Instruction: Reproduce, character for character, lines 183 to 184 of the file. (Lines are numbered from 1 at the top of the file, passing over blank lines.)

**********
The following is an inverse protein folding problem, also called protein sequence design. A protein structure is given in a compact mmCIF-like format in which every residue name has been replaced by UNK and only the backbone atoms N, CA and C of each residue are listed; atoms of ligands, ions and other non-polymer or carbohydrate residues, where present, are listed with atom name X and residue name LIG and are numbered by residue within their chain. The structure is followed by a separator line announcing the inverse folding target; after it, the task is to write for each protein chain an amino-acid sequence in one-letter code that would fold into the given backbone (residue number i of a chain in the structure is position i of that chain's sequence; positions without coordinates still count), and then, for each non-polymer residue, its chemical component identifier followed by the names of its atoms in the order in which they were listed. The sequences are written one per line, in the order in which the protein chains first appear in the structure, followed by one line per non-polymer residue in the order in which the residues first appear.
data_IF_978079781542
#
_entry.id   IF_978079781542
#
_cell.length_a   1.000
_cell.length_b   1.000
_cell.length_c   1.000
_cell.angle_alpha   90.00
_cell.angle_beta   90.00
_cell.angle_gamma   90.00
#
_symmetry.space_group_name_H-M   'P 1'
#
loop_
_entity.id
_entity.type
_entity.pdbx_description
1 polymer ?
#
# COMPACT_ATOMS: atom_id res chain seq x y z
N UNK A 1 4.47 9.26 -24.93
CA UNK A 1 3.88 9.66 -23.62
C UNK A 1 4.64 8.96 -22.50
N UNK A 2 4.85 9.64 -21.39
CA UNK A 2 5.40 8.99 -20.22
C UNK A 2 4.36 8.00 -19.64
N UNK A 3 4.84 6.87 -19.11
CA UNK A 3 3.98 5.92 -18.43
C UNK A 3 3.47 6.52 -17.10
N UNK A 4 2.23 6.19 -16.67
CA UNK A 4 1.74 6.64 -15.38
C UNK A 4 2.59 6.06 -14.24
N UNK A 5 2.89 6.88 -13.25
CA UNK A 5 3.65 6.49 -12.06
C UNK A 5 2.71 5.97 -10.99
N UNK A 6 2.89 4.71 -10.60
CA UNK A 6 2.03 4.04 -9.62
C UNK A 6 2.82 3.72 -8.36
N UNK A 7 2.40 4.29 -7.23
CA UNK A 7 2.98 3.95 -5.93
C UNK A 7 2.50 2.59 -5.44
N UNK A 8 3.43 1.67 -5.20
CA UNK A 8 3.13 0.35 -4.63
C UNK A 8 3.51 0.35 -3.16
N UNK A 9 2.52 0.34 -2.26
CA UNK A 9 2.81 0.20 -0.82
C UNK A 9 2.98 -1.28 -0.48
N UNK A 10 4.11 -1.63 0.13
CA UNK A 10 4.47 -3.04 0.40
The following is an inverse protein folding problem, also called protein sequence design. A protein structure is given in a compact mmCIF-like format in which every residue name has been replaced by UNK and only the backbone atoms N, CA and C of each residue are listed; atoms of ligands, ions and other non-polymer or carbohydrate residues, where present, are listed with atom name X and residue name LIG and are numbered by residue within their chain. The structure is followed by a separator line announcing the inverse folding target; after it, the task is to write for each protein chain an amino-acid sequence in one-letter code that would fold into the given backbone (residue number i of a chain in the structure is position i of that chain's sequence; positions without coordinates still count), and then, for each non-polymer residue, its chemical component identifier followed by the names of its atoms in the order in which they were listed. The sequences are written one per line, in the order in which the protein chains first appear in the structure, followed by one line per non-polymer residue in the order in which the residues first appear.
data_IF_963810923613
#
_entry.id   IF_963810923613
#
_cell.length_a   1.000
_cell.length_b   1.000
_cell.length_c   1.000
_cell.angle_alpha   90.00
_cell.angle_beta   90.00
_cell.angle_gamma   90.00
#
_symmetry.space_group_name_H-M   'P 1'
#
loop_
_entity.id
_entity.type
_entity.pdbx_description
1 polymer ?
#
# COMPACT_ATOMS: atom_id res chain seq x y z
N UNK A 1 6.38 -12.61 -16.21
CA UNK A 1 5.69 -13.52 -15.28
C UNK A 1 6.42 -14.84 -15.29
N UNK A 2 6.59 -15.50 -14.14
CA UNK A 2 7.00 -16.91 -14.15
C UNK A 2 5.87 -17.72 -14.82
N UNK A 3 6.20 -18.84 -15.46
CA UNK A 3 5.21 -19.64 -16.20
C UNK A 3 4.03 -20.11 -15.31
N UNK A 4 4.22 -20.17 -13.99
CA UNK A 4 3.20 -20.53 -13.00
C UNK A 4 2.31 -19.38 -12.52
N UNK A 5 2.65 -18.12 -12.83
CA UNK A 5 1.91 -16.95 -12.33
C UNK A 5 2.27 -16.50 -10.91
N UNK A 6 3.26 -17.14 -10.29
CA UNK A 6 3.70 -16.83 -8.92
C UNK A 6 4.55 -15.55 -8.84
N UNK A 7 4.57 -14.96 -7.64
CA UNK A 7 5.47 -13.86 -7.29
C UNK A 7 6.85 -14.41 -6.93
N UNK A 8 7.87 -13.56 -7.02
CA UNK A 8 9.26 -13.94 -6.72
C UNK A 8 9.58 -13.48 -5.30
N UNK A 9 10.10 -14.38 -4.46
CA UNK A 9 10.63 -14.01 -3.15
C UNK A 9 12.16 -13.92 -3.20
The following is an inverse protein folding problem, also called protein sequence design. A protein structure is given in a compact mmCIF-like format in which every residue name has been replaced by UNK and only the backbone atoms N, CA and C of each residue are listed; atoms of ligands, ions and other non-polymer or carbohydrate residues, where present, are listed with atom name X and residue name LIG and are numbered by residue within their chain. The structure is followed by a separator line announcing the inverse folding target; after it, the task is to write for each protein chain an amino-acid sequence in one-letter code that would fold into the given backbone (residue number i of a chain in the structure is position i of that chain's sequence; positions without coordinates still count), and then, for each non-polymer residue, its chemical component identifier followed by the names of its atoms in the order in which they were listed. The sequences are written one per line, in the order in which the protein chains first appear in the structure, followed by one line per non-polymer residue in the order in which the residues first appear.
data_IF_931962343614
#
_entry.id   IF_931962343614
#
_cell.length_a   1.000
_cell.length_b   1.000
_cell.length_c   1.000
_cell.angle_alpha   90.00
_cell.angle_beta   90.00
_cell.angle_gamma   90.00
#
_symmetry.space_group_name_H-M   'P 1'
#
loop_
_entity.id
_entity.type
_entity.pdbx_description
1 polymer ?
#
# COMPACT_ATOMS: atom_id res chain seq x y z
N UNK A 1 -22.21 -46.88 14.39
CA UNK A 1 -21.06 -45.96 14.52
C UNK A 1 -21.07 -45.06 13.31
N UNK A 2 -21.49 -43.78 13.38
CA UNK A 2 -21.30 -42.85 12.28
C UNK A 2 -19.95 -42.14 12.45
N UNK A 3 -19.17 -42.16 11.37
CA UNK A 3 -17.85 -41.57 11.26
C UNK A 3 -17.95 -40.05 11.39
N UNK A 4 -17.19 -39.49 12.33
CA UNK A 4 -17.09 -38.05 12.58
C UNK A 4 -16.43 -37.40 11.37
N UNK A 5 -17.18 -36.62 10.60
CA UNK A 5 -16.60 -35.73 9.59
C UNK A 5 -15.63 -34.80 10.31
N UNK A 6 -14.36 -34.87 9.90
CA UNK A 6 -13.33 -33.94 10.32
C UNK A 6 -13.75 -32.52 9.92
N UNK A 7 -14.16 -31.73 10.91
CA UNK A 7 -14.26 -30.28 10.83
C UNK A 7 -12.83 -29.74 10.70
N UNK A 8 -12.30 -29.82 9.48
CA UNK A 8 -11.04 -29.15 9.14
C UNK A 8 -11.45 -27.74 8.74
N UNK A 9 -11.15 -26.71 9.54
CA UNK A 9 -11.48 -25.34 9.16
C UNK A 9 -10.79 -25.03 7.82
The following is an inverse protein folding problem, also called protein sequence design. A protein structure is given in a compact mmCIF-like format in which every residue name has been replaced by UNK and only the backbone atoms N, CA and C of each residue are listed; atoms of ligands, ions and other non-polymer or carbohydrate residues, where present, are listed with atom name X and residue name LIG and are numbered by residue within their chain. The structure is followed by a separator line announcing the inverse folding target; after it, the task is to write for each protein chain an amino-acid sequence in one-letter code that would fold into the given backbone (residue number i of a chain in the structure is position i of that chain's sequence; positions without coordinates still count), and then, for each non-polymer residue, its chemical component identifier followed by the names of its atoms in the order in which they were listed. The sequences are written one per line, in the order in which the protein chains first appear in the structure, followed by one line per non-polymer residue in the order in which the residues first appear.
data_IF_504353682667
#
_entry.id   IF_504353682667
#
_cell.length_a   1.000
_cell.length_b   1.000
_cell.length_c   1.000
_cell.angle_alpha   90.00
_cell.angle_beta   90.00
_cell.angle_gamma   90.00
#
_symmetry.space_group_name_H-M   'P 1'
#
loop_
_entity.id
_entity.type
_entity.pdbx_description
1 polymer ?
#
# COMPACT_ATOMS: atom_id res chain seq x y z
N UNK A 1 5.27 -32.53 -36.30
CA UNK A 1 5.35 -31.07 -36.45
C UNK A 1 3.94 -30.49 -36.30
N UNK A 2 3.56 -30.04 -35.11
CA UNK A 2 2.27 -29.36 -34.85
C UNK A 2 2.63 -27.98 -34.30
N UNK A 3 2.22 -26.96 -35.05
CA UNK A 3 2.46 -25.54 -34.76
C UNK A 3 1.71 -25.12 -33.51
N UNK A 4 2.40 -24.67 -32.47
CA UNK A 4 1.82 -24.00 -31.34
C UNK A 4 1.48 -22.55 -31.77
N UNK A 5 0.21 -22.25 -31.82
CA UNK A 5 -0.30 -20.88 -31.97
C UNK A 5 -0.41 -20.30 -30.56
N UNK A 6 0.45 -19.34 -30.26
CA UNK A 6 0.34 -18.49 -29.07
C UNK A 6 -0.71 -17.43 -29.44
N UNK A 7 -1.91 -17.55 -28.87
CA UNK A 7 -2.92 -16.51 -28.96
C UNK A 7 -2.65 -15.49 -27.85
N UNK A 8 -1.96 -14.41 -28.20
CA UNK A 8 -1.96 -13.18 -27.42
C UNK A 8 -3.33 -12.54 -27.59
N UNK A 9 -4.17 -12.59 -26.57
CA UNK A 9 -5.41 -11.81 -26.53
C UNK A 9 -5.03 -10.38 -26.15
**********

N UNK A 6 0.45 -19.34 -30.26
CA UNK A 6 0.34 -18.49 -29.07